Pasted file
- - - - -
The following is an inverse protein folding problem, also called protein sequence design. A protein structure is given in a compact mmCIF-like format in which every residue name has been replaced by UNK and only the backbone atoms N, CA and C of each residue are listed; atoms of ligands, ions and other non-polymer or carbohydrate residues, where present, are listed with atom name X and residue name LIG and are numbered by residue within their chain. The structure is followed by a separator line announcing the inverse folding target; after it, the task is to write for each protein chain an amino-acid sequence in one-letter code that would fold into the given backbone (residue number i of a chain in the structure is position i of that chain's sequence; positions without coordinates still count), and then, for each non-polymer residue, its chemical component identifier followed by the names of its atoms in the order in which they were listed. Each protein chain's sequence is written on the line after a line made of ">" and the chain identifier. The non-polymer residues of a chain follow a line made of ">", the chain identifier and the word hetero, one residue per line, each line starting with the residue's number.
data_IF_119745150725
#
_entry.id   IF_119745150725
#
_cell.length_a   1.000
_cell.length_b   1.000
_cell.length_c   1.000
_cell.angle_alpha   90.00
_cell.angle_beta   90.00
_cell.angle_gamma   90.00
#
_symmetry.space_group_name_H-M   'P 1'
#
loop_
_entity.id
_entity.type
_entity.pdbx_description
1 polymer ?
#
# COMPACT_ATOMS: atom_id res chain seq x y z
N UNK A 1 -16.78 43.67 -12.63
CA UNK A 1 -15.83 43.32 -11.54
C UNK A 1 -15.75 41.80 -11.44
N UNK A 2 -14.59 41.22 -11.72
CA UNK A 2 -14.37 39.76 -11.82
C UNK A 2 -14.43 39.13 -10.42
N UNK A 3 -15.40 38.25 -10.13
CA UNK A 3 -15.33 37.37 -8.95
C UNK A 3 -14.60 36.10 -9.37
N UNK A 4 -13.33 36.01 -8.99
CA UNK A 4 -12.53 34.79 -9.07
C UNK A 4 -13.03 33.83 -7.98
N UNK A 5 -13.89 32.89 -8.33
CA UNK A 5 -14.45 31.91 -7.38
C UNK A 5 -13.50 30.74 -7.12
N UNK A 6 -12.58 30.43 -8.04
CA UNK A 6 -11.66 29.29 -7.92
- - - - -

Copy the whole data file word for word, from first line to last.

The following is an inverse protein folding problem, also called protein sequence design. A protein structure is given in a compact mmCIF-like format in which every residue name has been replaced by UNK and only the backbone atoms N, CA and C of each residue are listed; atoms of ligands, ions and other non-polymer or carbohydrate residues, where present, are listed with atom name X and residue name LIG and are numbered by residue within their chain. The structure is followed by a separator line announcing the inverse folding target; after it, the task is to write for each protein chain an amino-acid sequence in one-letter code that would fold into the given backbone (residue number i of a chain in the structure is position i of that chain's sequence; positions without coordinates still count), and then, for each non-polymer residue, its chemical component identifier followed by the names of its atoms in the order in which they were listed. Each protein chain's sequence is written on the line after a line made of ">" and the chain identifier. The non-polymer residues of a chain follow a line made of ">", the chain identifier and the word hetero, one residue per line, each line starting with the residue's number.
data_IF_119745150725
#
_entry.id   IF_119745150725
#
_cell.length_a   1.000
_cell.length_b   1.000
_cell.length_c   1.000
_cell.angle_alpha   90.00
_cell.angle_beta   90.00
_cell.angle_gamma   90.00
#
_symmetry.space_group_name_H-M   'P 1'
#
loop_
_entity.id
_entity.type
_entity.pdbx_description
1 polymer ?
#
# COMPACT_ATOMS: atom_id res chain seq x y z
N UNK A 1 -16.78 43.67 -12.63
CA UNK A 1 -15.83 43.32 -11.54
C UNK A 1 -15.75 41.80 -11.44
N UNK A 2 -14.59 41.22 -11.72
CA UNK A 2 -14.37 39.76 -11.82
C UNK A 2 -14.43 39.13 -10.42
N UNK A 3 -15.40 38.25 -10.13
CA UNK A 3 -15.33 37.37 -8.95
C UNK A 3 -14.60 36.10 -9.37
N UNK A 4 -13.33 36.01 -8.99
CA UNK A 4 -12.53 34.79 -9.07
C UNK A 4 -13.03 33.83 -7.98
N UNK A 5 -13.89 32.89 -8.33
CA UNK A 5 -14.45 31.91 -7.38
C UNK A 5 -13.50 30.74 -7.12
N UNK A 6 -12.58 30.43 -8.04
CA UNK A 6 -11.66 29.29 -7.92